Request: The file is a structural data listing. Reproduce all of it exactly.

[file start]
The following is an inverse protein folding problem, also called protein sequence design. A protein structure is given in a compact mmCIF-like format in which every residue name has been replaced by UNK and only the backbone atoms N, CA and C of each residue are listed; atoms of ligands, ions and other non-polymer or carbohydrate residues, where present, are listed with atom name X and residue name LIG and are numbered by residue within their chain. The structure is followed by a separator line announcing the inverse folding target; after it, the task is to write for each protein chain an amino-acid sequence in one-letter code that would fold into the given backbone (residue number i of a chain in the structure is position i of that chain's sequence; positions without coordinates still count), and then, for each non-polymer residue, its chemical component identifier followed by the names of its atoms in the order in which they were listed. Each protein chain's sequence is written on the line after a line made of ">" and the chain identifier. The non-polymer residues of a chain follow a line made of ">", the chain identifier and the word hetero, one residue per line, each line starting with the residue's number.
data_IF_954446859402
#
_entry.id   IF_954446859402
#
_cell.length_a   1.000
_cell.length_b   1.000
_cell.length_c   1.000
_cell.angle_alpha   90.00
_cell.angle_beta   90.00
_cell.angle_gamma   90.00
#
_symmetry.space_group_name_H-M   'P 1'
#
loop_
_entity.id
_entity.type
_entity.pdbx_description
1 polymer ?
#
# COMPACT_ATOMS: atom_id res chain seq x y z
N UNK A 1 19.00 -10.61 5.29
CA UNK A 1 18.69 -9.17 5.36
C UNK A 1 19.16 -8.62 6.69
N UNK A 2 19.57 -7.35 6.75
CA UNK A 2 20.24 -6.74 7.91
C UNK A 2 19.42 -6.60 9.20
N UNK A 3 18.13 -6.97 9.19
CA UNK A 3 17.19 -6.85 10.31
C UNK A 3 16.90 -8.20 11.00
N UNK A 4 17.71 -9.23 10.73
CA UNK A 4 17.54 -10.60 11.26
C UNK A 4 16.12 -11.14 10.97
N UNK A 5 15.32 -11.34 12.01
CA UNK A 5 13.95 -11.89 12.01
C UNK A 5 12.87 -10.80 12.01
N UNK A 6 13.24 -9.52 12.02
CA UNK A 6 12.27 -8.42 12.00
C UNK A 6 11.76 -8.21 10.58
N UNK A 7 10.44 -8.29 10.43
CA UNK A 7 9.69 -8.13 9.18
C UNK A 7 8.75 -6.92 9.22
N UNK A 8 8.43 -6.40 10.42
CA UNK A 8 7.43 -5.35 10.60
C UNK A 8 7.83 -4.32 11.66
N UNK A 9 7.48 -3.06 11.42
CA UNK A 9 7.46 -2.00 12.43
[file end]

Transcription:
The following is an inverse protein folding problem, also called protein sequence design. A protein structure is given in a compact mmCIF-like format in which every residue name has been replaced by UNK and only the backbone atoms N, CA and C of each residue are listed; atoms of ligands, ions and other non-polymer or carbohydrate residues, where present, are listed with atom name X and residue name LIG and are numbered by residue within their chain. The structure is followed by a separator line announcing the inverse folding target; after it, the task is to write for each protein chain an amino-acid sequence in one-letter code that would fold into the given backbone (residue number i of a chain in the structure is position i of that chain's sequence; positions without coordinates still count), and then, for each non-polymer residue, its chemical component identifier followed by the names of its atoms in the order in which they were listed. Each protein chain's sequence is written on the line after a line made of ">" and the chain identifier. The non-polymer residues of a chain follow a line made of ">", the chain identifier and the word hetero, one residue per line, each line starting with the residue's number.
data_IF_954446859402
#
_entry.id   IF_954446859402
#
_cell.length_a   1.000
_cell.length_b   1.000
_cell.length_c   1.000
_cell.angle_alpha   90.00
_cell.angle_beta   90.00
_cell.angle_gamma   90.00
#
_symmetry.space_group_name_H-M   'P 1'
#
loop_
_entity.id
_entity.type
_entity.pdbx_description
1 polymer ?
#
# COMPACT_ATOMS: atom_id res chain seq x y z
N UNK A 1 19.00 -10.61 5.29
CA UNK A 1 18.69 -9.17 5.36
C UNK A 1 19.16 -8.62 6.69
N UNK A 2 19.57 -7.35 6.75
CA UNK A 2 20.24 -6.74 7.91
C UNK A 2 19.42 -6.60 9.20
N UNK A 3 18.13 -6.97 9.19
CA UNK A 3 17.19 -6.85 10.31
C UNK A 3 16.90 -8.20 11.00
N UNK A 4 17.71 -9.23 10.73
CA UNK A 4 17.54 -10.60 11.26
C UNK A 4 16.12 -11.14 10.97
N UNK A 5 15.32 -11.34 12.01
CA UNK A 5 13.95 -11.89 12.01
C UNK A 5 12.87 -10.80 12.01
N UNK A 6 13.24 -9.52 12.02
CA UNK A 6 12.27 -8.42 12.00
C UNK A 6 11.76 -8.21 10.58
N UNK A 7 10.44 -8.29 10.43
CA UNK A 7 9.69 -8.13 9.18
C UNK A 7 8.75 -6.92 9.22
N UNK A 8 8.43 -6.40 10.42
CA UNK A 8 7.43 -5.35 10.60
C UNK A 8 7.83 -4.32 11.66
N UNK A 9 7.48 -3.06 11.42
CA UNK A 9 7.46 -2.00 12.43